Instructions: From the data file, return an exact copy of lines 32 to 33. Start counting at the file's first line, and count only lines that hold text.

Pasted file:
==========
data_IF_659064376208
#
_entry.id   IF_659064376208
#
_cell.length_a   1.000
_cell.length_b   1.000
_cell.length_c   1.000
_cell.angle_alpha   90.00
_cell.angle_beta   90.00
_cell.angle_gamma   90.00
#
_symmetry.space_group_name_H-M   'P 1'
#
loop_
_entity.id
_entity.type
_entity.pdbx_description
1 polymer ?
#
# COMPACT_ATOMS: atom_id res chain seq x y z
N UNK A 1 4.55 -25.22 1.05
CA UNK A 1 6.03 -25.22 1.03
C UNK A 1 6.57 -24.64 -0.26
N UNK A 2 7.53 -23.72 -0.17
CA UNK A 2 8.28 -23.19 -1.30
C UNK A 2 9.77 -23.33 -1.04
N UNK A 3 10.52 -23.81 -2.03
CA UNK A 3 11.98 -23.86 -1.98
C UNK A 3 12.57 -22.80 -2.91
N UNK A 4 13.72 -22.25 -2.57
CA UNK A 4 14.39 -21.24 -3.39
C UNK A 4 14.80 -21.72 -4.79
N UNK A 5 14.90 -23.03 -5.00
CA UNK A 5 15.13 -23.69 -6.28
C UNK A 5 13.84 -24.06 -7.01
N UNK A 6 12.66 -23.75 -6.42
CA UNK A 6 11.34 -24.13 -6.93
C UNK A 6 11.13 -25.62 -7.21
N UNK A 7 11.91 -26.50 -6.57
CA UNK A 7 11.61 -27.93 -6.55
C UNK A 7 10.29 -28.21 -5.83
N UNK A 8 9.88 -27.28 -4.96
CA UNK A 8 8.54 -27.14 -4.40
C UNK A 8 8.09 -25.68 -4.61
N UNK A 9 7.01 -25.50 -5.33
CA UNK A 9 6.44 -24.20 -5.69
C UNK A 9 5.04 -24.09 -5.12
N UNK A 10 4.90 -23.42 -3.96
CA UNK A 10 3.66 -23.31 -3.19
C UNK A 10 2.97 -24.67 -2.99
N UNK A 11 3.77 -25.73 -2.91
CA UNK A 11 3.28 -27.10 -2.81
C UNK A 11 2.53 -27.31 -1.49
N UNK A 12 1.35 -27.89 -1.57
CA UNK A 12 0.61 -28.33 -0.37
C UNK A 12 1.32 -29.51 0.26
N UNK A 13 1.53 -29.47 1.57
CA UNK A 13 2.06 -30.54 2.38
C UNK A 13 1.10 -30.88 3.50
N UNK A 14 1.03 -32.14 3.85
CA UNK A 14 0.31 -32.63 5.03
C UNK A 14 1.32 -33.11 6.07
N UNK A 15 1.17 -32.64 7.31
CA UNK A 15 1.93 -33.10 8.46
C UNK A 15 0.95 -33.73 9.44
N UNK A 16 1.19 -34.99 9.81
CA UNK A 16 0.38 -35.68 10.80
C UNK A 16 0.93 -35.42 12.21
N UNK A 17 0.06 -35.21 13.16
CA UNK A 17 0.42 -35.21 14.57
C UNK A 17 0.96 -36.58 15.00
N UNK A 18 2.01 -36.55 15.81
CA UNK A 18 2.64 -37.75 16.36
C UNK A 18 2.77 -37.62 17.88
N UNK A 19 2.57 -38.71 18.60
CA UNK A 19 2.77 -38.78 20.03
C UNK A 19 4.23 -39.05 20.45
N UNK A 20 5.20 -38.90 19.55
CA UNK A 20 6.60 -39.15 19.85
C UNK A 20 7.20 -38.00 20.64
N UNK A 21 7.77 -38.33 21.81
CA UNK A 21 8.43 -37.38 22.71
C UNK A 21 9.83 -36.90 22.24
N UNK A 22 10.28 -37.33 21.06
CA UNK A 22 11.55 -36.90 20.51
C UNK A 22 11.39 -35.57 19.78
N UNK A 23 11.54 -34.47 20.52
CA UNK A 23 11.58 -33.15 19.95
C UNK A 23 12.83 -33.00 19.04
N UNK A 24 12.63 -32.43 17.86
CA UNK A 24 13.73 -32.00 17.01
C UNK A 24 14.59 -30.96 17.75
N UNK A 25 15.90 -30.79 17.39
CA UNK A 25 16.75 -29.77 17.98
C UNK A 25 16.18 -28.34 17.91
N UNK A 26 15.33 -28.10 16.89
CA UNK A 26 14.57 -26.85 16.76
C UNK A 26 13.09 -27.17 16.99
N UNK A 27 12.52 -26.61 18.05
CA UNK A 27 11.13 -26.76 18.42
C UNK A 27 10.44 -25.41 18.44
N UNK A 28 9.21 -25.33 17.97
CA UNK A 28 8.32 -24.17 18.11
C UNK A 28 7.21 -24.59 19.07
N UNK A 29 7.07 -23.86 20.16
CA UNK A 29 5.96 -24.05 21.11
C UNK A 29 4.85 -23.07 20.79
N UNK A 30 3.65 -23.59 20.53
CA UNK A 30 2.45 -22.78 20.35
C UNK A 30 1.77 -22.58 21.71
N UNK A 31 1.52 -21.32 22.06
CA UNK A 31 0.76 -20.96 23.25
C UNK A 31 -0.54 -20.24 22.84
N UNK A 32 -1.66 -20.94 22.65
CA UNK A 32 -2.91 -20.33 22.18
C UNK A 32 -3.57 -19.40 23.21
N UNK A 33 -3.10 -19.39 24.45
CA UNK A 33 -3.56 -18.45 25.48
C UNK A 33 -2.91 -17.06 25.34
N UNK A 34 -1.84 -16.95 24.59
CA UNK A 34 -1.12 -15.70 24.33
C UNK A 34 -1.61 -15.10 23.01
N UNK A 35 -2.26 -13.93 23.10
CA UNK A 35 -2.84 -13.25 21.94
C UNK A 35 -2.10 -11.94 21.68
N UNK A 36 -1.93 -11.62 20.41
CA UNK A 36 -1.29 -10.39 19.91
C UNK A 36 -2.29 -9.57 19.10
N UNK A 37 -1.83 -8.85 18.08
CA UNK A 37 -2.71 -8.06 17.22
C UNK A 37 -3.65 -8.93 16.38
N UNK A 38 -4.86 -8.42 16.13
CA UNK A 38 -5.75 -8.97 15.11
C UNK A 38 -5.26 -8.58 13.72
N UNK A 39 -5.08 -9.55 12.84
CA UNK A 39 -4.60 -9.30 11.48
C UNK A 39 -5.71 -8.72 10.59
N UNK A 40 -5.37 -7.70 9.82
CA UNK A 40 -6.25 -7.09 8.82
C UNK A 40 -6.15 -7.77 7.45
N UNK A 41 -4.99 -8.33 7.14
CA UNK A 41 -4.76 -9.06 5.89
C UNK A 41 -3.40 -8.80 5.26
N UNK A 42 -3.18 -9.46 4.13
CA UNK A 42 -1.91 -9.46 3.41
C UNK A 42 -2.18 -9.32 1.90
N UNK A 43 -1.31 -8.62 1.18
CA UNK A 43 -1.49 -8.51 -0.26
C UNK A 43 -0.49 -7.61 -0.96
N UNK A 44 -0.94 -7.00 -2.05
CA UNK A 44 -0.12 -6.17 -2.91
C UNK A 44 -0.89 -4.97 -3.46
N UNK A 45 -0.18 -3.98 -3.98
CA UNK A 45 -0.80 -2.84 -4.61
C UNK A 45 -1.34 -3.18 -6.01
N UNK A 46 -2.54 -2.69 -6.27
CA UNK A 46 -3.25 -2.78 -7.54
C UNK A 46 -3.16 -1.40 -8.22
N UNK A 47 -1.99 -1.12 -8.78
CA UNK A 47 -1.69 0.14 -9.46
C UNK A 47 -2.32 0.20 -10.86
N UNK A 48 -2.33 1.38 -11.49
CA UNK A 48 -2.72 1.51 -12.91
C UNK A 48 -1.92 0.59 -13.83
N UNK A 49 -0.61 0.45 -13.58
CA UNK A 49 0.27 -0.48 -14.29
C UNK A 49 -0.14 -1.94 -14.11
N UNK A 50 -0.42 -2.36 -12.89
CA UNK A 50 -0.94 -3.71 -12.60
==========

C UNK A 4 14.80 -21.72 -4.79
N UNK A 5 14.90 -23.03 -5.00